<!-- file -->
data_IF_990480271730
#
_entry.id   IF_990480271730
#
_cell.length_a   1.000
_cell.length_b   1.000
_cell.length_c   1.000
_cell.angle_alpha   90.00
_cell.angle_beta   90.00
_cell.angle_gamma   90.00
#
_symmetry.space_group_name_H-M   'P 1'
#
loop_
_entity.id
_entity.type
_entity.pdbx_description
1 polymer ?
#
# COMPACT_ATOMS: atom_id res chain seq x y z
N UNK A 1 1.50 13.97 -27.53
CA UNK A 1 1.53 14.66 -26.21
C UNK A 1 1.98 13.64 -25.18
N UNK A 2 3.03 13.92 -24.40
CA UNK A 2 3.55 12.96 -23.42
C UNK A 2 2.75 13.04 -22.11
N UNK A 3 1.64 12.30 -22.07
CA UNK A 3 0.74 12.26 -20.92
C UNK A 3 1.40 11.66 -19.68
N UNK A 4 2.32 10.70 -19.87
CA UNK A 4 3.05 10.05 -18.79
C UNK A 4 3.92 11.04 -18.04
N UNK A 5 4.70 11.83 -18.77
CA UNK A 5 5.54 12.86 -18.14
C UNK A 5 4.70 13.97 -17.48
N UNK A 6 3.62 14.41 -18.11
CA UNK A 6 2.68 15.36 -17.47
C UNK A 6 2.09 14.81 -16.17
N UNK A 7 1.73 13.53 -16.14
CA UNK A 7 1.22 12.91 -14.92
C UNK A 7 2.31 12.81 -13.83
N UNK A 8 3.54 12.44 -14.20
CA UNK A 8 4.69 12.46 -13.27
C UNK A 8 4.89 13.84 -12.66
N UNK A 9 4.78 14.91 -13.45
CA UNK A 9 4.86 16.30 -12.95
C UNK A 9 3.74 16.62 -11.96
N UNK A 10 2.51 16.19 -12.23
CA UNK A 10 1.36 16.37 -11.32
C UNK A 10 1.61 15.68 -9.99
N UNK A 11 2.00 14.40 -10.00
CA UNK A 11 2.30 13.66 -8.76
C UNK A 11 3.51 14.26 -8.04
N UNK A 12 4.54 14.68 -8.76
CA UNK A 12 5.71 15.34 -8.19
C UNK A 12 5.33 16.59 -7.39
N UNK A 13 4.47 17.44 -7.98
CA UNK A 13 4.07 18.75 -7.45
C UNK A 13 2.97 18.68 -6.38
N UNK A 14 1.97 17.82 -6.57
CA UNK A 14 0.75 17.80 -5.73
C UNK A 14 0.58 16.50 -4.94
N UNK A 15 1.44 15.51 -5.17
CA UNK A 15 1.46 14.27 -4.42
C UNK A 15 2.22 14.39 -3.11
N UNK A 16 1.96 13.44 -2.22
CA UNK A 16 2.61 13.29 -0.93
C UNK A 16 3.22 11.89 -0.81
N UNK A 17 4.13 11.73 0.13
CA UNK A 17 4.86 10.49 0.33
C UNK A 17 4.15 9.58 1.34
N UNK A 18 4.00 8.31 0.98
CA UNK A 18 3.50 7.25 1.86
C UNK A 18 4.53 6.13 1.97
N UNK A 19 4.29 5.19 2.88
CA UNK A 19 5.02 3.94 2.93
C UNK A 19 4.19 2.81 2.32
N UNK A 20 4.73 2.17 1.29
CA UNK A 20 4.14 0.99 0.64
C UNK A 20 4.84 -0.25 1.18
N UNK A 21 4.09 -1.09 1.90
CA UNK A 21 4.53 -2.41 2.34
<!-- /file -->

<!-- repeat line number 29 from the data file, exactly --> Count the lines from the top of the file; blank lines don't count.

C UNK A 3 1.40 11.66 -19.68